Johan Cruyff: Always on the attack by Auke Kok

Translated by Liz Waters
Simon & Schuster, £25
Reviewed by David Stubbs
From WSC 426, November/December 2022
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“Playing football and scoring goals are two different things,” Johan Cruyff once said, and certainly there is an aesthetic quality to his play that transcends the utilitarianism of the scoresheet. After all, his most famous manoeuvre, the Cruyff Turn, didn’t actually lead to a goal. Cruyff was always a good talker, avoiding cliches the way he did tackles, and, often to the annoyance of his team-mates, was a relentless chatterbox on the pitch. This tome, weighty and exhaustive to a fault, examines every aspect of Cruyff’s life and career, turbulent, chopping and changing, at loggerheads with fellow players and managers yet always finding a way of returning, time and again, to both Ajax and Barcelona.

Cruyff was rather slight and it was thought that his better-built brother Henny would go on to make the grade as a player. As a youth, Johan could barely muster the strength to take a corner kick but made up for his lack of long-range ability by developing his dribbling skills. He never needed to look at the ball at his feet and so was able to look up, read the field and offer his unsolicited opinions to fellow players. Despite his own social conservatism, his dislike of pop music and 1960s culture, he was a creature of an impending modernity, in look and style.

He had his virtues – although he once informed a referee that “it’s Mister Cruyff to you”, he neither looked up to, or down upon, people, regardless of their status – and treated all alike. And, despite the occasional fling, he was uxorious, devoted to his wife Danny, a constant in his ever-shifting life. He was, however, very careful with money and shameless about accumulating it. He took to charging for interviews and embarked on a variety of business enterprises, assisted by his father-in-law Cor Coster, as if football alone could not sate his competitive streak. That was intense in him – he was once sent off in a charity match – triggering headaches and precluding him from enjoying his football, although he persisted with it. He had a pronounced fear of failure which, the author suggests, explains in part his decision not to play in the 1978 World Cup, as he felt he might be exposed globally as a declining force.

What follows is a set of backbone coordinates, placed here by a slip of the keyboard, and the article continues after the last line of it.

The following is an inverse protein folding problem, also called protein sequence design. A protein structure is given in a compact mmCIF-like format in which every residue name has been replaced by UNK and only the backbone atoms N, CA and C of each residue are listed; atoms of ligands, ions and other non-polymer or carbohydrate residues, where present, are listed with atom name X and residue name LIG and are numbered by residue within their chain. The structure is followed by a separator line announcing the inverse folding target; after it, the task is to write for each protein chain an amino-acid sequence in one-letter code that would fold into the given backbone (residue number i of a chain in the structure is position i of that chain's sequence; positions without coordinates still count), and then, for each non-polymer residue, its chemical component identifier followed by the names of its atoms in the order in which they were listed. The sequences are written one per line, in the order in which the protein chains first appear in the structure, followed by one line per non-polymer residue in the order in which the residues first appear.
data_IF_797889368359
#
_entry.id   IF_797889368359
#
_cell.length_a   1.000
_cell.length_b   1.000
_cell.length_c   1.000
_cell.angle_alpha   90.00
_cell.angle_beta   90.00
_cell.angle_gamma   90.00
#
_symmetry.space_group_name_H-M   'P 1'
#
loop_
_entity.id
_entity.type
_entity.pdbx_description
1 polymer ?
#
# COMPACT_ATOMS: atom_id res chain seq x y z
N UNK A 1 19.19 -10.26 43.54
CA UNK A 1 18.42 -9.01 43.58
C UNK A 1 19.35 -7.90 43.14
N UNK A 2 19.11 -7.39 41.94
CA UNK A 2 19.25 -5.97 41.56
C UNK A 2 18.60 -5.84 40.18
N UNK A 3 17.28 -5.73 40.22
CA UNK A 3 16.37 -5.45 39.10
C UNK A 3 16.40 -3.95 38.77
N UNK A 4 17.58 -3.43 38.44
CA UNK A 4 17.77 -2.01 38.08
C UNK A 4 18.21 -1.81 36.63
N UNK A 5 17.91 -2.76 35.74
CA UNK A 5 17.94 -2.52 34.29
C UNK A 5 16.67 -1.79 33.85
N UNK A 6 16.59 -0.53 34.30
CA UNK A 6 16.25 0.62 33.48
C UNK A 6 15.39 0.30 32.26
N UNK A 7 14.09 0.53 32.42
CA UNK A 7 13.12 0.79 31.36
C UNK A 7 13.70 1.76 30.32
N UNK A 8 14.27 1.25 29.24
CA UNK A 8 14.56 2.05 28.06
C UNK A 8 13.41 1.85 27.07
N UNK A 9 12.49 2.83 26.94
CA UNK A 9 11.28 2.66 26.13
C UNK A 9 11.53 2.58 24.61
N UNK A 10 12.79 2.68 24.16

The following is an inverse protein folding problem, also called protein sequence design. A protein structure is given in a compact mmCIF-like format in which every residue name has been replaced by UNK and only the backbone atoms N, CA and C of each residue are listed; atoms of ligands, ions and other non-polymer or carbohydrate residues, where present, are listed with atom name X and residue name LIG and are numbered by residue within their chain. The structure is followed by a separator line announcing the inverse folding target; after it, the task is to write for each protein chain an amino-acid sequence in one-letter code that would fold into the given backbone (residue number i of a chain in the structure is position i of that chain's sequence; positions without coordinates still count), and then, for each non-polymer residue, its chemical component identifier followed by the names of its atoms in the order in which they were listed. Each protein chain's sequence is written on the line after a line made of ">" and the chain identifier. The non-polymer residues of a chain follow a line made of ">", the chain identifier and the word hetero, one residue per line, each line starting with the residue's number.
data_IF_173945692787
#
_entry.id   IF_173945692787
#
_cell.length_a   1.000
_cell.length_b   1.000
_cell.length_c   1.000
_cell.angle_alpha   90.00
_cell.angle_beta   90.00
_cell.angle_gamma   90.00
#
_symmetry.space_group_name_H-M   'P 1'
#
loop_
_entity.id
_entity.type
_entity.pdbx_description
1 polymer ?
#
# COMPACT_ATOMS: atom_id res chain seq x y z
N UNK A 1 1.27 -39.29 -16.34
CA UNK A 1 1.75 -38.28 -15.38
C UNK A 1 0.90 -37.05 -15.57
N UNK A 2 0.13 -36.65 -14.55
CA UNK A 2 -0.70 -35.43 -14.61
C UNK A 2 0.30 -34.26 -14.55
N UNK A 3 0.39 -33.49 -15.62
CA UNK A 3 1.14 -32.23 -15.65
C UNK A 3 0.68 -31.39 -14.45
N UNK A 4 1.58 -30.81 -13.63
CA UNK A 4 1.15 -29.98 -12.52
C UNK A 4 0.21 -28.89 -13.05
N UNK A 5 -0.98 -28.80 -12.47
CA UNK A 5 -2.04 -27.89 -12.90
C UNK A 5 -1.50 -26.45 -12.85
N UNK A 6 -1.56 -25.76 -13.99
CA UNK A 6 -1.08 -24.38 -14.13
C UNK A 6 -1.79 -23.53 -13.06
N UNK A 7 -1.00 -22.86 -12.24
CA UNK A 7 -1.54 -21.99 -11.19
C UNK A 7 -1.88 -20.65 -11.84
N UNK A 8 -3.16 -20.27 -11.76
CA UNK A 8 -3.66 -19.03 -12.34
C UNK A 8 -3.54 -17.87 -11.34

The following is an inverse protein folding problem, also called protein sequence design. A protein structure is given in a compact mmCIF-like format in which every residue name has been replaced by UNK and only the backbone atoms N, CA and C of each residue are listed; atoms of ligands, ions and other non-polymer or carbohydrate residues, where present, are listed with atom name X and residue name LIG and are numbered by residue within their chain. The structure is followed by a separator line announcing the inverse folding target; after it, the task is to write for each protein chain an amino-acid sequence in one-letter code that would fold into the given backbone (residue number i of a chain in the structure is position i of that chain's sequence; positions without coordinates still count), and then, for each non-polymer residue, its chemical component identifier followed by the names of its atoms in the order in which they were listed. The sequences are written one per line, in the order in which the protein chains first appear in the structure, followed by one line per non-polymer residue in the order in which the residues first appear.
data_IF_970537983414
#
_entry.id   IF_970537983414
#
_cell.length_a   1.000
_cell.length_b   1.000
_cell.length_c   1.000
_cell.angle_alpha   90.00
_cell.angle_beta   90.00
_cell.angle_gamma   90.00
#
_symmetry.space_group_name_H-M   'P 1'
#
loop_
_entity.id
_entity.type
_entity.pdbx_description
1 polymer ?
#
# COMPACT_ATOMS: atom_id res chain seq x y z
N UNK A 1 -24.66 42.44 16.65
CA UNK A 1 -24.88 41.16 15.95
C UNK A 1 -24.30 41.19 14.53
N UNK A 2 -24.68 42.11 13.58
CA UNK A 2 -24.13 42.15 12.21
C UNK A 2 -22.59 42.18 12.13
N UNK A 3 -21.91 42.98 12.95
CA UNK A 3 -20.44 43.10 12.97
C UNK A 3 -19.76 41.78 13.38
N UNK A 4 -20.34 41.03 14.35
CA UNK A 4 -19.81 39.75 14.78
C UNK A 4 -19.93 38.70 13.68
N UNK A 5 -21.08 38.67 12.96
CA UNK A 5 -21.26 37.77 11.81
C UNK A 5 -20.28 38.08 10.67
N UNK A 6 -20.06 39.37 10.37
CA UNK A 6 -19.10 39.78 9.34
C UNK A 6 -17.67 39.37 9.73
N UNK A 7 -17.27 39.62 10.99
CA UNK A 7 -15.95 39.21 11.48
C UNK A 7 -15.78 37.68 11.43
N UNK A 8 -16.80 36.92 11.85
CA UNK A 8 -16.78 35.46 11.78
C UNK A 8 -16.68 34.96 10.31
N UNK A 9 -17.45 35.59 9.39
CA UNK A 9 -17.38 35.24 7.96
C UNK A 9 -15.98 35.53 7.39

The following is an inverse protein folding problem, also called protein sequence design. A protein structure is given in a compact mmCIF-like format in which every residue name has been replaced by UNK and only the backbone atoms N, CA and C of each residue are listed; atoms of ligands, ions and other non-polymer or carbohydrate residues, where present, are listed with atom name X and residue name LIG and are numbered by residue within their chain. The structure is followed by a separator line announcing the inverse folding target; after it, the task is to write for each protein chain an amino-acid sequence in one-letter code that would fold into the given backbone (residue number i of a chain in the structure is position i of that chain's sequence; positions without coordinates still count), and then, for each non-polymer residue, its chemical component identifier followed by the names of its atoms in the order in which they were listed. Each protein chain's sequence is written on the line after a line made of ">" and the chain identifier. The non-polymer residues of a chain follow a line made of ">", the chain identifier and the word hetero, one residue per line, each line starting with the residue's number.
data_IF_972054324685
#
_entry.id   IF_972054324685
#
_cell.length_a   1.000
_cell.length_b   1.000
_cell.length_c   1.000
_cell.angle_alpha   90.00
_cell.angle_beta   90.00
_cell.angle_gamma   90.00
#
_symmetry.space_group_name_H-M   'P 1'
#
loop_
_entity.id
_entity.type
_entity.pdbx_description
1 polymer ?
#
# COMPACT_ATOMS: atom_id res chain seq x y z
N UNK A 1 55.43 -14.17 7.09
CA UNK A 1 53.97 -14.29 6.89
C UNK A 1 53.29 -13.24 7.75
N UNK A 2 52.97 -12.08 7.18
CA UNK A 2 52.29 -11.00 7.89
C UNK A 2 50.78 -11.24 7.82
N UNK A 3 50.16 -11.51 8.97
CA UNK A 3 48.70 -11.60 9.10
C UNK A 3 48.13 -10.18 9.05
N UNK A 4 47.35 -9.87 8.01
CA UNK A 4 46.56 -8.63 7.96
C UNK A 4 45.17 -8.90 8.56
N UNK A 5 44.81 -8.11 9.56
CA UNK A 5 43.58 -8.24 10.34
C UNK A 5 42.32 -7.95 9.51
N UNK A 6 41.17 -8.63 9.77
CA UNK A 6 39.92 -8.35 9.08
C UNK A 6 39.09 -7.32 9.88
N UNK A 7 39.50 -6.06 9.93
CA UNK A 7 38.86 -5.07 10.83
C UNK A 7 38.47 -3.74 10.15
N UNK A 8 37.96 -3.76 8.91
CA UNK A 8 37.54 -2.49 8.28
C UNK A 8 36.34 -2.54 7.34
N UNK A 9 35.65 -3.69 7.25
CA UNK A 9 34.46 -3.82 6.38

As a player Cruyff was anti-disciplinarian, as a manager at Barcelona and Ajax very pro it. He would not have got along with his young self. He did recognise and effectively mentor both Dennis Bergkamp and Pep Guardiola but managed to wind up Frank Rijkaard, who screamed at him “Fuck you and your interminable moaning!” and stormed off from training, never to return.

This book also highlights some of the quaint follies and mores of the 1960s and 1970s as Dutch football evolved from barely professional standard to the modern vanguard of total football. Cruyff was at the vanguard of the vanguard. A difficult man but one of the easiest ever to watch.

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This article first appeared in WSC 426, November/December 2022. Subscribers get free access to the complete WSC digital archive

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